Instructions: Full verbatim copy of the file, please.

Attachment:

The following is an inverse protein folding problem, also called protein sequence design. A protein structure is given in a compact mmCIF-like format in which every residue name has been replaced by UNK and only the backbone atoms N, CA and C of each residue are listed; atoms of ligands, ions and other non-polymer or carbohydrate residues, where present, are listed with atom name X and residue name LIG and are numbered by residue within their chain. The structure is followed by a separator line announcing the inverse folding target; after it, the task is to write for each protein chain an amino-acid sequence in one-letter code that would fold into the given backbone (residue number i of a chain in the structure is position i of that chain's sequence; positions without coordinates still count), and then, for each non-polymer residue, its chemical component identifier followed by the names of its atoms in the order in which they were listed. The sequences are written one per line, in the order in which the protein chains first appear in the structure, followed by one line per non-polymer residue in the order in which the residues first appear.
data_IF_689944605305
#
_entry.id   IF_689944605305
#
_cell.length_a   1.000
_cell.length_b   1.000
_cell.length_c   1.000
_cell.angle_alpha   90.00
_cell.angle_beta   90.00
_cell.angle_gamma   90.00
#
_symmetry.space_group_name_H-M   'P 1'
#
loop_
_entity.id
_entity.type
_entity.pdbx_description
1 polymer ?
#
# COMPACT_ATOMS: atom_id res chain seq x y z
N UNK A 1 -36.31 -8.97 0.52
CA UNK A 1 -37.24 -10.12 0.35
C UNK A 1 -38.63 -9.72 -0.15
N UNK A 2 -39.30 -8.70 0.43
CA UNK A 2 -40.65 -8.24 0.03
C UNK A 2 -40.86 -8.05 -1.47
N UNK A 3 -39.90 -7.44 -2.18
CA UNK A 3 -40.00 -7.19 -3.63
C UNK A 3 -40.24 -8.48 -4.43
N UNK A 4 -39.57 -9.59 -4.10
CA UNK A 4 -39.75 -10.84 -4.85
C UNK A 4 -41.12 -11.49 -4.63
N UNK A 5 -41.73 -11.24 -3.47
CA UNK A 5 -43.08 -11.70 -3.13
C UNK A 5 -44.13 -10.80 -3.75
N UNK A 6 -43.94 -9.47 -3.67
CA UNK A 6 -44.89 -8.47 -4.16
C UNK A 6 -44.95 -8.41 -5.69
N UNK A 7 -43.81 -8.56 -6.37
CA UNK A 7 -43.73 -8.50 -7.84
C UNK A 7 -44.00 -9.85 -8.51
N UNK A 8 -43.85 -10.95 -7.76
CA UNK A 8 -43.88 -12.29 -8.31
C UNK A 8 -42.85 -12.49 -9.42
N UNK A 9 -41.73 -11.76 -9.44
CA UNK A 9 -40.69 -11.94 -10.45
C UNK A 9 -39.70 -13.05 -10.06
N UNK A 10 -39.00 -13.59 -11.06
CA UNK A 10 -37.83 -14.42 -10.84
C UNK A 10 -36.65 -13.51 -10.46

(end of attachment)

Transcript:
The following is an inverse protein folding problem, also called protein sequence design. A protein structure is given in a compact mmCIF-like format in which every residue name has been replaced by UNK and only the backbone atoms N, CA and C of each residue are listed; atoms of ligands, ions and other non-polymer or carbohydrate residues, where present, are listed with atom name X and residue name LIG and are numbered by residue within their chain. The structure is followed by a separator line announcing the inverse folding target; after it, the task is to write for each protein chain an amino-acid sequence in one-letter code that would fold into the given backbone (residue number i of a chain in the structure is position i of that chain's sequence; positions without coordinates still count), and then, for each non-polymer residue, its chemical component identifier followed by the names of its atoms in the order in which they were listed. The sequences are written one per line, in the order in which the protein chains first appear in the structure, followed by one line per non-polymer residue in the order in which the residues first appear.
data_IF_689944605305
#
_entry.id   IF_689944605305
#
_cell.length_a   1.000
_cell.length_b   1.000
_cell.length_c   1.000
_cell.angle_alpha   90.00
_cell.angle_beta   90.00
_cell.angle_gamma   90.00
#
_symmetry.space_group_name_H-M   'P 1'
#
loop_
_entity.id
_entity.type
_entity.pdbx_description
1 polymer ?
#
# COMPACT_ATOMS: atom_id res chain seq x y z
N UNK A 1 -36.31 -8.97 0.52
CA UNK A 1 -37.24 -10.12 0.35
C UNK A 1 -38.63 -9.72 -0.15
N UNK A 2 -39.30 -8.70 0.43
CA UNK A 2 -40.65 -8.24 0.03
C UNK A 2 -40.86 -8.05 -1.47
N UNK A 3 -39.90 -7.44 -2.18
CA UNK A 3 -40.00 -7.19 -3.63
C UNK A 3 -40.24 -8.48 -4.43
N UNK A 4 -39.57 -9.59 -4.10
CA UNK A 4 -39.75 -10.84 -4.85
C UNK A 4 -41.12 -11.49 -4.63
N UNK A 5 -41.73 -11.24 -3.47
CA UNK A 5 -43.08 -11.70 -3.13
C UNK A 5 -44.13 -10.80 -3.75
N UNK A 6 -43.94 -9.47 -3.67
CA UNK A 6 -44.89 -8.47 -4.16
C UNK A 6 -44.95 -8.41 -5.69
N UNK A 7 -43.81 -8.56 -6.37
CA UNK A 7 -43.73 -8.50 -7.84
C UNK A 7 -44.00 -9.85 -8.51
N UNK A 8 -43.85 -10.95 -7.76
CA UNK A 8 -43.88 -12.29 -8.31
C UNK A 8 -42.85 -12.49 -9.42
N UNK A 9 -41.73 -11.76 -9.44
CA UNK A 9 -40.69 -11.94 -10.45
C UNK A 9 -39.70 -13.05 -10.06
N UNK A 10 -39.00 -13.59 -11.06
CA UNK A 10 -37.83 -14.42 -10.84
C UNK A 10 -36.65 -13.51 -10.46